Scandal Engulfs Florida Democrat

The Democrat who replaced disgraced Florida Rep. Mark Foley — running on a pledge to restore dignity to the office — now faces a jaw-dropping election-year sex scandal of his own. 

House Speaker Nancy Pelosi (D-Calif.) is calling for an ethics committee probe into reports that Florida Rep. Tim Mahoney (D-Fla.) made a $121,000 payment to a former constituent caseworker on his staff with whom he reportedly had an affair. 

Mahoney, 52, reached a settlement with onetime campaign volunteer Patricia Allen after their relationship ended, according to a person close to the first-term congressman. 

Mahoney is scheduled to address the affair at a Florida news conference Tuesday — with his wife, Terry, by his side, according to Democratic aides. 

The scandal could have repercussions far beyond the Sunshine State, where Mahoney ran under the slogan “Restoring America’s values begins at home.” 

House Democrats flayed the GOP leadership for covering up Foley’s inappropriate behavior with pages two years ago — and Republicans are eager to return the favor. They were given ammunition yesterday when a pair of top Democrats — Rep. Rahm Emanuel of Illinois and Democratic Congressional Campaign Committee Chairman Chris Van Hollen of Maryland — both admitted they had confronted Mahoney about his personal conduct before the scandal broke. 

ABC News, which investigated the affair for weeks, reported early Monday that Mahoney paid Allen $61,000, plus $60,000 in legal fees, after she threatened to sue him for “sexual harassment” and “intimidation.” 

The network also reported that Mahoney had secured for the 50-year-old single mother a two-year, $50,000-per-year job at his campaign’s communications firm, Fletcher Rowley Chao Riddle Inc., as part of the settlement. 

In a statement released later Monday, company CEO Bill Fletcher denied knowledge of the arrangement and severed ties to Mahoney. 

“FRCR Inc. has resigned from Tim Mahoney’s campaign and permanently ended our relationship with him,” Fletcher wrote in an e-mail. “According to ABC News, Tim Mahoney apparently included our company in a secret legal settlement without the knowledge of our firm. Our firm did not agree to any legal settlement. If these allegations are true, Tim Mahoney’s actions are unacceptable and not in line with FRCR’s business ethics.” 

Mahoney refused to comment on the story, gave no indication he was planning to quit the race and called for an ethics committee investigation to vindicate himself.  

“I was notified this afternoon about a story that ran on ABC News’ website reporting allegations about a former employee,” he said. “While these allegations are based on hearsay, I believe that my constituents need a full accounting. ... I am confident that when the facts are presented that I will be vindicated.”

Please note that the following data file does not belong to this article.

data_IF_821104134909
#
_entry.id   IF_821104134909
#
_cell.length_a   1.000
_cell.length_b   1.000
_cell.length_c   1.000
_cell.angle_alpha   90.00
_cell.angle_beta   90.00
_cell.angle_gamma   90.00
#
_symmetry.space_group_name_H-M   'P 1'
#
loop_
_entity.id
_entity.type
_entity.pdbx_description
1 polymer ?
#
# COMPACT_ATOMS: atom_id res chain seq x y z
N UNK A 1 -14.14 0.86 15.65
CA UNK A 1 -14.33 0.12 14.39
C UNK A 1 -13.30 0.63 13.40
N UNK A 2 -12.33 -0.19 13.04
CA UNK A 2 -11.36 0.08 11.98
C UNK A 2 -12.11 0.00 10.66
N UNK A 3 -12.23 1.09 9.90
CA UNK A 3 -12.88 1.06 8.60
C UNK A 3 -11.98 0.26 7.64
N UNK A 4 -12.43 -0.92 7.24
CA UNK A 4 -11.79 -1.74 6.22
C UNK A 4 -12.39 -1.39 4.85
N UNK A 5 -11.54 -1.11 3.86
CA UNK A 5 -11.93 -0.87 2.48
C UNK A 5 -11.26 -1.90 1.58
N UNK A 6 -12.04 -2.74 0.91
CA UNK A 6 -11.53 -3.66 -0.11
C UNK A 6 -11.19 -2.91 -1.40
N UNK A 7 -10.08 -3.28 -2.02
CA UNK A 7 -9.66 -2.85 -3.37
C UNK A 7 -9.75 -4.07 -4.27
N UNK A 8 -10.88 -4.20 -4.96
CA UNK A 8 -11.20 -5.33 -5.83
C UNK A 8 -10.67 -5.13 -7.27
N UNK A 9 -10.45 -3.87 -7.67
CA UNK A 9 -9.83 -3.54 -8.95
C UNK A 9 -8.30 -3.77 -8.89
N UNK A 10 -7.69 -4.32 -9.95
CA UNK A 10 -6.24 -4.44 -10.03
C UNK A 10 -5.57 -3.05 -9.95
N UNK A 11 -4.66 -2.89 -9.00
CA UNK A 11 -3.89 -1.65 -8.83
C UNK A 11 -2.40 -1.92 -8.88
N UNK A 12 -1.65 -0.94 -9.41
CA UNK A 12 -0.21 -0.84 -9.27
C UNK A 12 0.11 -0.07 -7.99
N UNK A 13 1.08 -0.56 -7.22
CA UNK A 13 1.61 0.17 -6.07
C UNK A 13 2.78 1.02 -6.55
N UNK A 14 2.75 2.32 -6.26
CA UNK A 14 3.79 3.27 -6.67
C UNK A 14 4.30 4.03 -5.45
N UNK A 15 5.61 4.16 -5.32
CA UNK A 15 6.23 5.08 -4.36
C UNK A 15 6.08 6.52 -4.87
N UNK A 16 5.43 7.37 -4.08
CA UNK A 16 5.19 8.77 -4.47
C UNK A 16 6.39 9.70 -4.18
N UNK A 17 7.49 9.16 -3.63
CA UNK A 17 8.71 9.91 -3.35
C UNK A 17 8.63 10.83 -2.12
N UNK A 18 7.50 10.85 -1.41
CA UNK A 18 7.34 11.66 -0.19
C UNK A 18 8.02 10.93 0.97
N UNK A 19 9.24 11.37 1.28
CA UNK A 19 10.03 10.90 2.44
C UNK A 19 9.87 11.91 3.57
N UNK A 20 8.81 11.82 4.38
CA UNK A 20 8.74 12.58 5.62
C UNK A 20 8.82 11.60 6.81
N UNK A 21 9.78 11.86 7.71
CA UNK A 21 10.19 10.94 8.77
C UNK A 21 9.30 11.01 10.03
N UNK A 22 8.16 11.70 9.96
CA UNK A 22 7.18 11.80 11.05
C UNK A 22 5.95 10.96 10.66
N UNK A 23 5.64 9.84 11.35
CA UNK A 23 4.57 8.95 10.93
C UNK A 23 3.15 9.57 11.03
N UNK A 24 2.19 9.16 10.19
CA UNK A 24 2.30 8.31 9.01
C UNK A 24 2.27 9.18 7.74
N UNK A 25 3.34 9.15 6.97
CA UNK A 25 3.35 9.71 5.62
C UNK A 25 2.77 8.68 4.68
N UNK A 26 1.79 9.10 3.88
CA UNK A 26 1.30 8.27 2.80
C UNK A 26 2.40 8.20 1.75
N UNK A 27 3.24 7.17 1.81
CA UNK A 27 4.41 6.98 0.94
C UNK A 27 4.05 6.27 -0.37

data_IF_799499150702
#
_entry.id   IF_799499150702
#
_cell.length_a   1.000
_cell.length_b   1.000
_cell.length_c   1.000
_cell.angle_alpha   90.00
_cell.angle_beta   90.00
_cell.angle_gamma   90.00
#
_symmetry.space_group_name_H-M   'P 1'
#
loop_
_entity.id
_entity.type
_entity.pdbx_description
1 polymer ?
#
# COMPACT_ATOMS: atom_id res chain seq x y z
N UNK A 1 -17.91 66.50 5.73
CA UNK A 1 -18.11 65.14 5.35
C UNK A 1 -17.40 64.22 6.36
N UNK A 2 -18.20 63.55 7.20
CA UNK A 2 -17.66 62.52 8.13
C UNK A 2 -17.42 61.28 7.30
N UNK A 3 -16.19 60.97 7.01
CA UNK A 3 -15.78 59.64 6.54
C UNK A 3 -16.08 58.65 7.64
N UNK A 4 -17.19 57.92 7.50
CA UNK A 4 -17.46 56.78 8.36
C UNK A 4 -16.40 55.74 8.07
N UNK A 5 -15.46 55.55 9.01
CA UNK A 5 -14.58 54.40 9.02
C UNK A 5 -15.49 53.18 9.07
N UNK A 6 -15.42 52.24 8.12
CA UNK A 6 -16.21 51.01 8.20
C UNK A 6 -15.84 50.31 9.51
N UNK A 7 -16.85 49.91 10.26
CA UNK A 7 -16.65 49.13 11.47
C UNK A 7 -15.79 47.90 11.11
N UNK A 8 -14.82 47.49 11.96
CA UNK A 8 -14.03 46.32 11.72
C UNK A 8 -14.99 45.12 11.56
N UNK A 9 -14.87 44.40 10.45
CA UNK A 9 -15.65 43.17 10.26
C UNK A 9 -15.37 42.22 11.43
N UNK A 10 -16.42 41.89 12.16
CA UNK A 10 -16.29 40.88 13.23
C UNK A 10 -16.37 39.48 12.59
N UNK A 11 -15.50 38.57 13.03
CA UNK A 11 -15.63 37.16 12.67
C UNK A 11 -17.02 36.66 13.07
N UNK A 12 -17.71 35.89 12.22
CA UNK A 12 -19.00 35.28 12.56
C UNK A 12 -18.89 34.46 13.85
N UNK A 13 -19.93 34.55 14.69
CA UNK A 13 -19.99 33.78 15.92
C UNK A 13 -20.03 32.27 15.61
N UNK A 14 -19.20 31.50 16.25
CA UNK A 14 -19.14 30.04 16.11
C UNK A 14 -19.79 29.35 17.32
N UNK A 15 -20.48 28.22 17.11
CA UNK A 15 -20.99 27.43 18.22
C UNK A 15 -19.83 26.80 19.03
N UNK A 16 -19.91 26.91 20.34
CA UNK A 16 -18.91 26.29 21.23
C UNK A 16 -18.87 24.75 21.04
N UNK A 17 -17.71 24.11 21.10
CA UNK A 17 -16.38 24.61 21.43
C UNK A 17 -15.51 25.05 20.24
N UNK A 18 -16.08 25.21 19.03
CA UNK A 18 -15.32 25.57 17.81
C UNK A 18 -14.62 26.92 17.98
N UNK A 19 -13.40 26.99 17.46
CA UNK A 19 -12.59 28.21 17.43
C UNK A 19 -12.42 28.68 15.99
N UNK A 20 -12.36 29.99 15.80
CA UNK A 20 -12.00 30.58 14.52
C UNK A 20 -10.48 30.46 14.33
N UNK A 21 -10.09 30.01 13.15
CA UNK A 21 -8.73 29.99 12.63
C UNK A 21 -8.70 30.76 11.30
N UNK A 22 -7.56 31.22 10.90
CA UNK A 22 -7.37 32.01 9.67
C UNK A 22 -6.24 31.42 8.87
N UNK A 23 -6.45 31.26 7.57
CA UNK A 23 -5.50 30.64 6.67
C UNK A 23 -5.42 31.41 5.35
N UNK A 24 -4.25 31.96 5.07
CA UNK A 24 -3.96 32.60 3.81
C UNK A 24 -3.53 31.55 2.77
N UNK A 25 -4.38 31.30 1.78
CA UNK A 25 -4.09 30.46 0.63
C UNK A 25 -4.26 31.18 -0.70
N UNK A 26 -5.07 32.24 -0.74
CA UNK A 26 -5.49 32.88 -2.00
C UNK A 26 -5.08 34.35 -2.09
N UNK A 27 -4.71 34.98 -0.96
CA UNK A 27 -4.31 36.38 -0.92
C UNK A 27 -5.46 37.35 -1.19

Pelosi, in an e-mail sent a few minutes later, said she “had just learned today about the serious allegations” and called for the matter to be “immediately and thoroughly investigated by the House ethics committee.”

ABC, again citing Mahoney staffers, reported that Emanuel, a hard-charging Pelosi lieutenant, had been “working with Mahoney to keep the matter from hurting his reelection campaign.” 

Emanuel’s staff quickly denied that account, saying that Emanuel had confronted Mahoney about allegations of an affair in early 2007 and had never discussed the matter with him in the context of the 2008 reelection campaign. 

“Upon hearing a rumor, Congressman Emanuel confronted Congressman Mahoney, told him he was in public life and had a responsibility to act accordingly and appropriately, and urged him to do so. They had no further conversations on this topic,” sai an Emanuel spokeswoman. 

Ironically, Emanuel also had advance word of the Foley scandal. 

Mahoney’s colleagues and aides have privately expressed concern at the congressman’s personal conduct for months, according to House Democratic sources. Those concerns grew after an anonymous comment to a March 2008 Palm Beach Post gossip item hinted at an affair. 

Earlier this year, Van Hollen — Emanuel’s successor at the DCCC — urged Mahoney to “come clean with constituents” after “a rumor surfaced on a blog about Mr. Mahoney’s affair,” according to Jennifer Crider, DCCC communications director. 

Mahoney, a former businessman, has ruffled some feathers in his party since coming to Capitol Hill, often questioning party leaders and strategists in a biting tone, according to aides. 

Still, the DCCC had already spent more than $430,000 to protect him this fall, according to Federal Election Commission filings. But the committee does not have time reserved this week or next and is not expected to spend any more money on the race. 

Staffers interviewed Monday suggested the race is now Republican Tom Rooney’s to lose — just as the race in 2006 was Mahoney’s to lose once the Foley scandal broke. 

The National Republican Congressional Committee blasted copies of the Mahoney story Monday shortly after it appeared on ABC’s website — and Rooney has planned a news conference on the story with NRCC Chairman Tom Cole in the district on Tuesday. 

A poll conducted for Rooney in September showed Mahoney with a 48 percent to 41 percent lead.
Mahoney first met Allen at a campaign stop and later arranged for her to work as a volunteer on the campaign, according to ABC. She also appeared in a Mahoney campaign television commercial, criticizing his opponent. 

Friends of Allen told ABC she sought to break off the affair when she learned Mahoney was allegedly involved in other extramarital relationships at the same time. 

Her friends say she told them Mahoney threatened that ending the relationship could cost her the job. 

“You work at my pleasure,” Mahoney told Allen on a Jan. 20, 2008, telephone call that was recorded and played for Mahoney staffers — who later provided it to the network.
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